Konak Yali Mosque is found in Konak center just in front of the Government Hall. After the ”Clock Tower” it’s one of the senior structures in Konak Square. When it was constructed (before sea filling), because it was just on the seaside it took the name ”Yali” Although there is no certain evidence, it’s estimated to be constructed in the 18th century. It’s an octagon, one dome designed structure. It was restored before the Salvation War by Tahsin Sermet.
Salepcioglu Mosque is estimated to be constructed between 1897-1907 by Salepçizade Hacı Ahmet Efendi. Its delicate and beautiful structure draws attention immediately. The outer walls of the Mosque are covered with green stone and marble. It’s accepted to be one of the most beautiful Mosques in Izmir.
What is the history of Pergamon?
Pergamon was such an ancient city in Anatolia, some 25 kilometers from the Aegean Sea in what is now Bergama, Turkey’s Izmir Province. Because it faced the Caicus River Valley (current name Bakrçay), which gave access from Pergamon to the Aegean shore, the city had enormous strategic significance. During the Hellenistic period, Pergamon reached that level of its power, becoming the capital of the Attalid rulers. During the Roman era, the city served as the initial capital of the Asian province, although it was soon surpassed by Ephesus, a local competitor. UNESCO has designated Pergamon as a World Heritage Site.
Alexander’s generals split the area he had conquered after he died in 323 BCE, resulting in a power struggle between them. Pergamon was hardly more than a hilltop citadel with a town on its southern side about this period. After years of strife, the city was taken under the power of Lysimachus, one of the Macedonian generals. Pergamon had adopted the polis (or city-state) model of municipal organization at this time. Pergamon was turned up to the Roman republic to be fully administered by the Roman people during the reign of Attalus III (r. 138-133 BCE), and the kingdom was converted into the Roman province of Asia with Pergamon as its inaugural capital. However, not everyone welcomed the new Roman government, and there were a series of revolts. The Romans, who had a poor tolerance for civic unrest, finally restored order, but Pergamon quickly lost its position, and Ephesus, a nearby city, became the new provincial capital.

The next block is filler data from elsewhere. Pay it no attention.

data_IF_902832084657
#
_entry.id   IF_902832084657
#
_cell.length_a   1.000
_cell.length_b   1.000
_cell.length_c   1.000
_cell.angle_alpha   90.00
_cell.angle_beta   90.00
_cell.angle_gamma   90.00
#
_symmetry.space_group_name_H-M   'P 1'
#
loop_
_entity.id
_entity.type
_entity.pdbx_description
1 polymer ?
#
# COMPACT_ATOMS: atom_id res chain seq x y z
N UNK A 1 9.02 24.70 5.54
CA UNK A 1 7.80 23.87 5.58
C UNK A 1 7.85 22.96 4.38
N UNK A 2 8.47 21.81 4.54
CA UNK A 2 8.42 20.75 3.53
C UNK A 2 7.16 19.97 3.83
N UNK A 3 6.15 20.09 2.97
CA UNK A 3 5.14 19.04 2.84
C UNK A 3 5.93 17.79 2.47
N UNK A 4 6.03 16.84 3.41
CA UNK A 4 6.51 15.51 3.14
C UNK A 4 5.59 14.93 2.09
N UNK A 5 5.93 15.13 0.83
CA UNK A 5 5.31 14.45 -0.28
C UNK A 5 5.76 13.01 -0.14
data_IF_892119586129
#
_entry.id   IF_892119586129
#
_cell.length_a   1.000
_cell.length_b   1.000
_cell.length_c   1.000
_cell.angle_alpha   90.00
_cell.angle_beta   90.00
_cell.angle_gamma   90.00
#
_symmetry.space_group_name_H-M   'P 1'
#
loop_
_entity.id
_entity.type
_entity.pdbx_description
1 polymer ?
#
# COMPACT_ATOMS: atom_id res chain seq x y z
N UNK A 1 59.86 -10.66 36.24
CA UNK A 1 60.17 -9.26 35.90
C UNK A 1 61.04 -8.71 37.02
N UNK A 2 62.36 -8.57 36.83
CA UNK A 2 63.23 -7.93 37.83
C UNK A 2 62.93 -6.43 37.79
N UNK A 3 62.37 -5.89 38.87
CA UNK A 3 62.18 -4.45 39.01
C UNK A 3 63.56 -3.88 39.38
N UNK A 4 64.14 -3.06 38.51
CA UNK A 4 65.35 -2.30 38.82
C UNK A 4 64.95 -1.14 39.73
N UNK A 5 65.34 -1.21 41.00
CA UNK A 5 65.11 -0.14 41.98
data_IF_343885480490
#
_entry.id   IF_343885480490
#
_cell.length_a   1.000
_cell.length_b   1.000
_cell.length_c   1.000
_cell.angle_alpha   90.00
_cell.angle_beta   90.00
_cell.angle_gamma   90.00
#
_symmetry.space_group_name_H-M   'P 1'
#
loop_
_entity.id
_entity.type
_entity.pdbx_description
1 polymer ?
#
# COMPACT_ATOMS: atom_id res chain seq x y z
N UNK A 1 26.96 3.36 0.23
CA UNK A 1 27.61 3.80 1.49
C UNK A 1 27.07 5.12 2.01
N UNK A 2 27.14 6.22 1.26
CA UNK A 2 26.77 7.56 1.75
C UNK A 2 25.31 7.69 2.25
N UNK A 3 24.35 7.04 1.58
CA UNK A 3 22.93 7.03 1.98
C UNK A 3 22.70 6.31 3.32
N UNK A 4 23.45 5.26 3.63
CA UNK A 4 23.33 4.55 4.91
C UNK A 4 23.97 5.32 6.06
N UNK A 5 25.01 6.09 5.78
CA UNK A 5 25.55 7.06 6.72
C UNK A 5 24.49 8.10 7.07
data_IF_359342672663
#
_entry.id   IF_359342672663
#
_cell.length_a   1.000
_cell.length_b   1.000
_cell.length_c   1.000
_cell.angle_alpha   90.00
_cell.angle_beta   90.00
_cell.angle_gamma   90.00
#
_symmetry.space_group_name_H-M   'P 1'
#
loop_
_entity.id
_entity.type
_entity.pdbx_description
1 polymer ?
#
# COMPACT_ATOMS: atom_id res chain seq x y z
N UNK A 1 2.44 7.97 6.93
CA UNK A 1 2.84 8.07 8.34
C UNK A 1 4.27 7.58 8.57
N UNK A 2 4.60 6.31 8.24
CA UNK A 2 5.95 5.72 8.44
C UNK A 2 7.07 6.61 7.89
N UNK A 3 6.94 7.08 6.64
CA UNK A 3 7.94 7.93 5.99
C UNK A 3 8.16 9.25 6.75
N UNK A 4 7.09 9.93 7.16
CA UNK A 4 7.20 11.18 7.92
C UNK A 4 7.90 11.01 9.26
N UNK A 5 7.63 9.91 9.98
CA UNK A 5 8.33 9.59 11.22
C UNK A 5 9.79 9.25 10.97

The archaeological location of Pergamon has produced numerous great works of Hellenistic and Roman art, but the altar in the Pergamon Museum in Berlin is possibly the most remarkable. The Great Altar was built during the reign of Eumenes II (see above) and is 36 by 34 meters in size. It is one of the most stunning pieces of art from antiquity that has survived. The altar was built around a stairway, with a colonnaded chamber atop the 2.3-meter-high and 120-meter-long frieze. The frieze, sculpted in high relief, represents Zeus, Artemis, and other Olympian gods fighting the Giants, symbolizing the triumph of order over chaos. This massive monument stands as a persuasive and hard tribute to the city’s former strength and status.
The ruins of the library have also been identified by archaeologists. The reading room alone had a storage capacity of 20,000 papyri, according to an examination of the holes for mounting the shelves (many were written on parchment, see above). This is thought to represent less than 10 percent of the whole library collection.